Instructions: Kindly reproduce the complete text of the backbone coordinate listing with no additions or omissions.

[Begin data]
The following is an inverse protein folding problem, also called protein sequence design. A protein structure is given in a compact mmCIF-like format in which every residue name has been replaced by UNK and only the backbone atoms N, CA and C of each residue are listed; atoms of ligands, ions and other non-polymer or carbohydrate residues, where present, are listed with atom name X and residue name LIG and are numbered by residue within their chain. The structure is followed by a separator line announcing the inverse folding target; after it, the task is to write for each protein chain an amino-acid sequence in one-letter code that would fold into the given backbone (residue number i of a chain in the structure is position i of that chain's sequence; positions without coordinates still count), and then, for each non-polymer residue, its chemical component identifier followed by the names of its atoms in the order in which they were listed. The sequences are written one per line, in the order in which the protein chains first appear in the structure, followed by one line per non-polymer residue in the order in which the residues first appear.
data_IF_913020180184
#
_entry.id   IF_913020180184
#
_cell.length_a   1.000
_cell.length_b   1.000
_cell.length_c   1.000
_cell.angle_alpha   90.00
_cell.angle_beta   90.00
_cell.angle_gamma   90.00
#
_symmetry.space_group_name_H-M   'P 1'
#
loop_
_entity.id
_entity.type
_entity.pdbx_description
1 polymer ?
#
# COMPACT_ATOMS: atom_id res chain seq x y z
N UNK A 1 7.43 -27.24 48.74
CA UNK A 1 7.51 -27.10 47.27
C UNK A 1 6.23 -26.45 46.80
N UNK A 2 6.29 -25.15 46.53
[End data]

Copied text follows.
The following is an inverse protein folding problem, also called protein sequence design. A protein structure is given in a compact mmCIF-like format in which every residue name has been replaced by UNK and only the backbone atoms N, CA and C of each residue are listed; atoms of ligands, ions and other non-polymer or carbohydrate residues, where present, are listed with atom name X and residue name LIG and are numbered by residue within their chain. The structure is followed by a separator line announcing the inverse folding target; after it, the task is to write for each protein chain an amino-acid sequence in one-letter code that would fold into the given backbone (residue number i of a chain in the structure is position i of that chain's sequence; positions without coordinates still count), and then, for each non-polymer residue, its chemical component identifier followed by the names of its atoms in the order in which they were listed. The sequences are written one per line, in the order in which the protein chains first appear in the structure, followed by one line per non-polymer residue in the order in which the residues first appear.
data_IF_913020180184
#
_entry.id   IF_913020180184
#
_cell.length_a   1.000
_cell.length_b   1.000
_cell.length_c   1.000
_cell.angle_alpha   90.00
_cell.angle_beta   90.00
_cell.angle_gamma   90.00
#
_symmetry.space_group_name_H-M   'P 1'
#
loop_
_entity.id
_entity.type
_entity.pdbx_description
1 polymer ?
#
# COMPACT_ATOMS: atom_id res chain seq x y z
N UNK A 1 7.43 -27.24 48.74
CA UNK A 1 7.51 -27.10 47.27
C UNK A 1 6.23 -26.45 46.80
N UNK A 2 6.29 -25.15 46.53